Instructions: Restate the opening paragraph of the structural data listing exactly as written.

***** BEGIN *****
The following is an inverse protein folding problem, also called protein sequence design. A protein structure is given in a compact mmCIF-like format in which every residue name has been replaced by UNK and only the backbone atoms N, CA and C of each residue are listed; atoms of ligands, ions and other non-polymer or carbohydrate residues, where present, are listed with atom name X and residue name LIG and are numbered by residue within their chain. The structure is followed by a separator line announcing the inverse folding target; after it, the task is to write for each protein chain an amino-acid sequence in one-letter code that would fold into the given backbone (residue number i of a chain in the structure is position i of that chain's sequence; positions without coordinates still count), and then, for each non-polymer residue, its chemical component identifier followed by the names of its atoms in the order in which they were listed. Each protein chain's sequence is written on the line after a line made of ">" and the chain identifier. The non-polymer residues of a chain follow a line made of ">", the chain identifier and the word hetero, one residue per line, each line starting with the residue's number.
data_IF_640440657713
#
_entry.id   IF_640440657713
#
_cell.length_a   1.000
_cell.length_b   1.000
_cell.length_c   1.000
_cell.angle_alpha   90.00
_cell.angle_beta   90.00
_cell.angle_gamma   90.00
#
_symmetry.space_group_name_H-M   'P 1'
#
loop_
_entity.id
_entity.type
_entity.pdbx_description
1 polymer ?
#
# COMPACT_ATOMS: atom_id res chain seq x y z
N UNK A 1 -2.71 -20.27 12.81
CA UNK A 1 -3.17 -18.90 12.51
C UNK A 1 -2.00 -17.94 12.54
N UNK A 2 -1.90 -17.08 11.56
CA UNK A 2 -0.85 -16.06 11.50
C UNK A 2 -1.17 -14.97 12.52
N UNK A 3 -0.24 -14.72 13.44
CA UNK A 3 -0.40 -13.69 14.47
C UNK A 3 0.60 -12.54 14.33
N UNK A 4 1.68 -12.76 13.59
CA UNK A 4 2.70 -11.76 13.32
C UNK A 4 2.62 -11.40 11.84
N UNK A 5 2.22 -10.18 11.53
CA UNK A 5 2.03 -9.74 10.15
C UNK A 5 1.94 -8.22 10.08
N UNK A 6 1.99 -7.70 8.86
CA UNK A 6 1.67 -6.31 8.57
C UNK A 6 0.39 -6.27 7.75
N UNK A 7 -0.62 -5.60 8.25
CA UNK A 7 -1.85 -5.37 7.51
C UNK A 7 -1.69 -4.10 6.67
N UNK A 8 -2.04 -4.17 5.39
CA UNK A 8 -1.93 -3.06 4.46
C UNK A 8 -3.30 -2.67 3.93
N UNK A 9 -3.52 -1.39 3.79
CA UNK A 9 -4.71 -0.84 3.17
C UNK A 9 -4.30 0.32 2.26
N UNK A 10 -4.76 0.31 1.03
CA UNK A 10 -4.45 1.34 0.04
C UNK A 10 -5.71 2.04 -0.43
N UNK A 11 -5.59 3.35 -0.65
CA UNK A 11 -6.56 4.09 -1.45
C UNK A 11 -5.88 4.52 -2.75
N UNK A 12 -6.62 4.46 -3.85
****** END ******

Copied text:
The following is an inverse protein folding problem, also called protein sequence design. A protein structure is given in a compact mmCIF-like format in which every residue name has been replaced by UNK and only the backbone atoms N, CA and C of each residue are listed; atoms of ligands, ions and other non-polymer or carbohydrate residues, where present, are listed with atom name X and residue name LIG and are numbered by residue within their chain. The structure is followed by a separator line announcing the inverse folding target; after it, the task is to write for each protein chain an amino-acid sequence in one-letter code that would fold into the given backbone (residue number i of a chain in the structure is position i of that chain's sequence; positions without coordinates still count), and then, for each non-polymer residue, its chemical component identifier followed by the names of its atoms in the order in which they were listed. Each protein chain's sequence is written on the line after a line made of ">" and the chain identifier. The non-polymer residues of a chain follow a line made of ">", the chain identifier and the word hetero, one residue per line, each line starting with the residue's number.